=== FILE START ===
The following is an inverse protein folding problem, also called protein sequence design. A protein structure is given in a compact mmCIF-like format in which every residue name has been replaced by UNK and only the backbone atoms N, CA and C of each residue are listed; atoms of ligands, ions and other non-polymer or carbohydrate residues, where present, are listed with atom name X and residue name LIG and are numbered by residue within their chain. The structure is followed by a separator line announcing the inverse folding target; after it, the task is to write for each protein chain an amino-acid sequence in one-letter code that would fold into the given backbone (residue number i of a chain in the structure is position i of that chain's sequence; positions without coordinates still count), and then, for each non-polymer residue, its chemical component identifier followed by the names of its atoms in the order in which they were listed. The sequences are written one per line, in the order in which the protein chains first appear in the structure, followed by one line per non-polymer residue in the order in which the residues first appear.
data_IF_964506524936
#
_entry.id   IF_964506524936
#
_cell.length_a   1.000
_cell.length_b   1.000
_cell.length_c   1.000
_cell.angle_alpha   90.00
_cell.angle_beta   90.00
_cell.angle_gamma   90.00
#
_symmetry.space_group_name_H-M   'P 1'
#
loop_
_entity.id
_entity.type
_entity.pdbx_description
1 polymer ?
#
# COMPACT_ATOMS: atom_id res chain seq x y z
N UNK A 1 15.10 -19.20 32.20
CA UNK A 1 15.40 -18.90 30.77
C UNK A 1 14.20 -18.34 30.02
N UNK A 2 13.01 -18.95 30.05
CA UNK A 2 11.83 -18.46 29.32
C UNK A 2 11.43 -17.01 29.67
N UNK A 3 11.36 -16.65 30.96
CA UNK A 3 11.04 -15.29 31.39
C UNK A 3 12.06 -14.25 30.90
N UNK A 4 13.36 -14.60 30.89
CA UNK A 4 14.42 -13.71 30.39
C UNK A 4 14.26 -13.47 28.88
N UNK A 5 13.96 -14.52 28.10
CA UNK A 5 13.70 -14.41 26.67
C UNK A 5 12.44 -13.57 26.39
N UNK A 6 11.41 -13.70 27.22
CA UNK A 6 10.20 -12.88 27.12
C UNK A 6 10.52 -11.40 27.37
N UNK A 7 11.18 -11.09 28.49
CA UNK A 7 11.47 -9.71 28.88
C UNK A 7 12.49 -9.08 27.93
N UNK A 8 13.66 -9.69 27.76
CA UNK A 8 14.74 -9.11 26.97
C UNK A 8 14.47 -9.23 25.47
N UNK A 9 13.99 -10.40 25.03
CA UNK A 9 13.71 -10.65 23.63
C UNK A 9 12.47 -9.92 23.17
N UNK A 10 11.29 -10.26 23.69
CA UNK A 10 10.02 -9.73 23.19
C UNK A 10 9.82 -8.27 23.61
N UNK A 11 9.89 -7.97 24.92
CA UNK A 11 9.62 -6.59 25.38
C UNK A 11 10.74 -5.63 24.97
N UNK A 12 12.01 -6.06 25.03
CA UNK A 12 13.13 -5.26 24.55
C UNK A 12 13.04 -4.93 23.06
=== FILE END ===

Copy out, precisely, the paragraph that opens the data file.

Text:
The following is an inverse protein folding problem, also called protein sequence design. A protein structure is given in a compact mmCIF-like format in which every residue name has been replaced by UNK and only the backbone atoms N, CA and C of each residue are listed; atoms of ligands, ions and other non-polymer or carbohydrate residues, where present, are listed with atom name X and residue name LIG and are numbered by residue within their chain. The structure is followed by a separator line announcing the inverse folding target; after it, the task is to write for each protein chain an amino-acid sequence in one-letter code that would fold into the given backbone (residue number i of a chain in the structure is position i of that chain's sequence; positions without coordinates still count), and then, for each non-polymer residue, its chemical component identifier followed by the names of its atoms in the order in which they were listed. The sequences are written one per line, in the order in which the protein chains first appear in the structure, followed by one line per non-polymer residue in the order in which the residues first appear.